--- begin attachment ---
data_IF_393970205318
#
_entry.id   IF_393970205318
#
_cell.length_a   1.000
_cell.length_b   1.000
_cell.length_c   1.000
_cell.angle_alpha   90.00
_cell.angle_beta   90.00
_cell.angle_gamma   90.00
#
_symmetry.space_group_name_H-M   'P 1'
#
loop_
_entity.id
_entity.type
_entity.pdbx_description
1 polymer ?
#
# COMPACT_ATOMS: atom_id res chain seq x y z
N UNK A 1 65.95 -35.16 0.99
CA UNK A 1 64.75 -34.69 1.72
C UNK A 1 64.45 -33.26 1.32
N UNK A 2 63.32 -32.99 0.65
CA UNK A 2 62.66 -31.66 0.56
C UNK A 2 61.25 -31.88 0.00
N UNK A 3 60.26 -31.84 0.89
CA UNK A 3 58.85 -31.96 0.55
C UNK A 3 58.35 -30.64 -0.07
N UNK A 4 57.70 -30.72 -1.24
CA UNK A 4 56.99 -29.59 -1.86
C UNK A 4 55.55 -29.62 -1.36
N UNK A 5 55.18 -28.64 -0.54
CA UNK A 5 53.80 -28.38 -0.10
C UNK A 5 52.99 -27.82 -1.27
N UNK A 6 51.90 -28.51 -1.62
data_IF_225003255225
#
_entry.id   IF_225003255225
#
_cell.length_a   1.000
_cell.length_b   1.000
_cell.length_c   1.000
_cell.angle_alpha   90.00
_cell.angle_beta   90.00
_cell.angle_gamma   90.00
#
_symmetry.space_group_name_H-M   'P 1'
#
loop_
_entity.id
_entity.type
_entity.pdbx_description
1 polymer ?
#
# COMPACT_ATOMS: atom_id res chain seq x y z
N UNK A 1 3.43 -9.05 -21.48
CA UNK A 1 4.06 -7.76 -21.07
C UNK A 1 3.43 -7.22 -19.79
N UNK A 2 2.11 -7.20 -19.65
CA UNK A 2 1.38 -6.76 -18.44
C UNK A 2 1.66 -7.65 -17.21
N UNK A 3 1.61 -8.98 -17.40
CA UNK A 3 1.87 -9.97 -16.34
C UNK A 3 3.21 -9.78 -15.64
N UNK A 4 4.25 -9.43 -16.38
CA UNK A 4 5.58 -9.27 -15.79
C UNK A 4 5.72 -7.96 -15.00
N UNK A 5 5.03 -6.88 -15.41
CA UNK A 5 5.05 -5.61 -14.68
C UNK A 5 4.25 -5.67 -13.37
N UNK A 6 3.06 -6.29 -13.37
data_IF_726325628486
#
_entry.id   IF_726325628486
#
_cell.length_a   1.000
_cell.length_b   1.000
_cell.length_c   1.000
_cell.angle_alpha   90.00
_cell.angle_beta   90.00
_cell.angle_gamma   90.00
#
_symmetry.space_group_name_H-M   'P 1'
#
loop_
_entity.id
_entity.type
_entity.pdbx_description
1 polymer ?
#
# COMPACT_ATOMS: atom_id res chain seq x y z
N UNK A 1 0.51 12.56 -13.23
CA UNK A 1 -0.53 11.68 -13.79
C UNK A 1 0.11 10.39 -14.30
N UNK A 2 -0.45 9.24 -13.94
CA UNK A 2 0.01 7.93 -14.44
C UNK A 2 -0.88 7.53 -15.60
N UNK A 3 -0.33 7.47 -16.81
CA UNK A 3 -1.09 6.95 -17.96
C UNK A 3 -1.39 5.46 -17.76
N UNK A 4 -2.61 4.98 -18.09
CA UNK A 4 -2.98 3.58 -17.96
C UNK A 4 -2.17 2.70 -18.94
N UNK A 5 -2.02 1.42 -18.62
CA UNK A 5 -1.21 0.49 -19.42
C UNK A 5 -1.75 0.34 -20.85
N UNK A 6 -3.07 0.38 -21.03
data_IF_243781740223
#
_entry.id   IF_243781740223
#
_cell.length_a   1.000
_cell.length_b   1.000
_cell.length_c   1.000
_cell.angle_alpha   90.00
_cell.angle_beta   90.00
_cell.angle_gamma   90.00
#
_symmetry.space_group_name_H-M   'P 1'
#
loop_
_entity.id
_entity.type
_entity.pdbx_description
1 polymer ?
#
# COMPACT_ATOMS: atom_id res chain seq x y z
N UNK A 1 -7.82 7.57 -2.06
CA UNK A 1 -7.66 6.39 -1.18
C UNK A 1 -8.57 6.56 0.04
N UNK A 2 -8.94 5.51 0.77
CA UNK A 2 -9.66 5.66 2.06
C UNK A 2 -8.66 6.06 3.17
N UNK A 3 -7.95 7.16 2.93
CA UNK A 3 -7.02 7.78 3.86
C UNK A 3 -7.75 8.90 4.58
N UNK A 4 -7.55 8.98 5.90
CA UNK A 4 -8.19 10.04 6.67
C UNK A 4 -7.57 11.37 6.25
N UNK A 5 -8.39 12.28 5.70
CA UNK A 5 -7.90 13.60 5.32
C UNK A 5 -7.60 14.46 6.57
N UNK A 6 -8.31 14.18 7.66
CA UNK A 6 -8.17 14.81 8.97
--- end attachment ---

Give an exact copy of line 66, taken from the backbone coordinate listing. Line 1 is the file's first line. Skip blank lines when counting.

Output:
N UNK A 4 4.25 -9.43 -16.38